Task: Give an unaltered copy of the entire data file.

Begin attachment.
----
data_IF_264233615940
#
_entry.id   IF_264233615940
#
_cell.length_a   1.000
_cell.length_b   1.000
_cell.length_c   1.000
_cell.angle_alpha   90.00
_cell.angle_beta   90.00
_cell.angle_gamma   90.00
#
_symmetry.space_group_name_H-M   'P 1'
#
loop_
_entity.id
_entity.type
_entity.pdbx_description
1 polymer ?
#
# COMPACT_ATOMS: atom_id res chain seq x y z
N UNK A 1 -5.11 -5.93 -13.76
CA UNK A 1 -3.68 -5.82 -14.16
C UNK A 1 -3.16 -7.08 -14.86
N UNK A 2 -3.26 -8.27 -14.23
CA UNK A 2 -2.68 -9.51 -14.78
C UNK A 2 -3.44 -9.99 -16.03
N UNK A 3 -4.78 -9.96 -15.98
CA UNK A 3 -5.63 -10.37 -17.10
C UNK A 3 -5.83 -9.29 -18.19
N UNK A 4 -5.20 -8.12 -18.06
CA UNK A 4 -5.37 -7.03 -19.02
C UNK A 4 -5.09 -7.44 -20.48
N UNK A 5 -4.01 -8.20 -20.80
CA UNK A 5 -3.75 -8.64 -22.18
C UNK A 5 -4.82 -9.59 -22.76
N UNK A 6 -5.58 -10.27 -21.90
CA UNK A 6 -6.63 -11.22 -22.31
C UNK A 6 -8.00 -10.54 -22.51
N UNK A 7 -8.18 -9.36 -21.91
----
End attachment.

data_IF_264233615940
#
_entry.id   IF_264233615940
#
_cell.length_a   1.000
_cell.length_b   1.000
_cell.length_c   1.000
_cell.angle_alpha   90.00
_cell.angle_beta   90.00
_cell.angle_gamma   90.00
#
_symmetry.space_group_name_H-M   'P 1'
#
loop_
_entity.id
_entity.type
_entity.pdbx_description
1 polymer ?
#
# COMPACT_ATOMS: atom_id res chain seq x y z
N UNK A 1 -5.11 -5.93 -13.76
CA UNK A 1 -3.68 -5.82 -14.16
C UNK A 1 -3.16 -7.08 -14.86
N UNK A 2 -3.26 -8.27 -14.23
CA UNK A 2 -2.68 -9.51 -14.78
C UNK A 2 -3.44 -9.99 -16.03
N UNK A 3 -4.78 -9.96 -15.98
CA UNK A 3 -5.63 -10.37 -17.10
C UNK A 3 -5.83 -9.29 -18.19
N UNK A 4 -5.20 -8.12 -18.06
CA UNK A 4 -5.37 -7.03 -19.02
C UNK A 4 -5.09 -7.44 -20.48
N UNK A 5 -4.01 -8.20 -20.80
CA UNK A 5 -3.75 -8.64 -22.18
C UNK A 5 -4.82 -9.59 -22.76
N UNK A 6 -5.58 -10.27 -21.90
CA UNK A 6 -6.63 -11.22 -22.31
C UNK A 6 -8.00 -10.54 -22.51
N UNK A 7 -8.18 -9.36 -21.91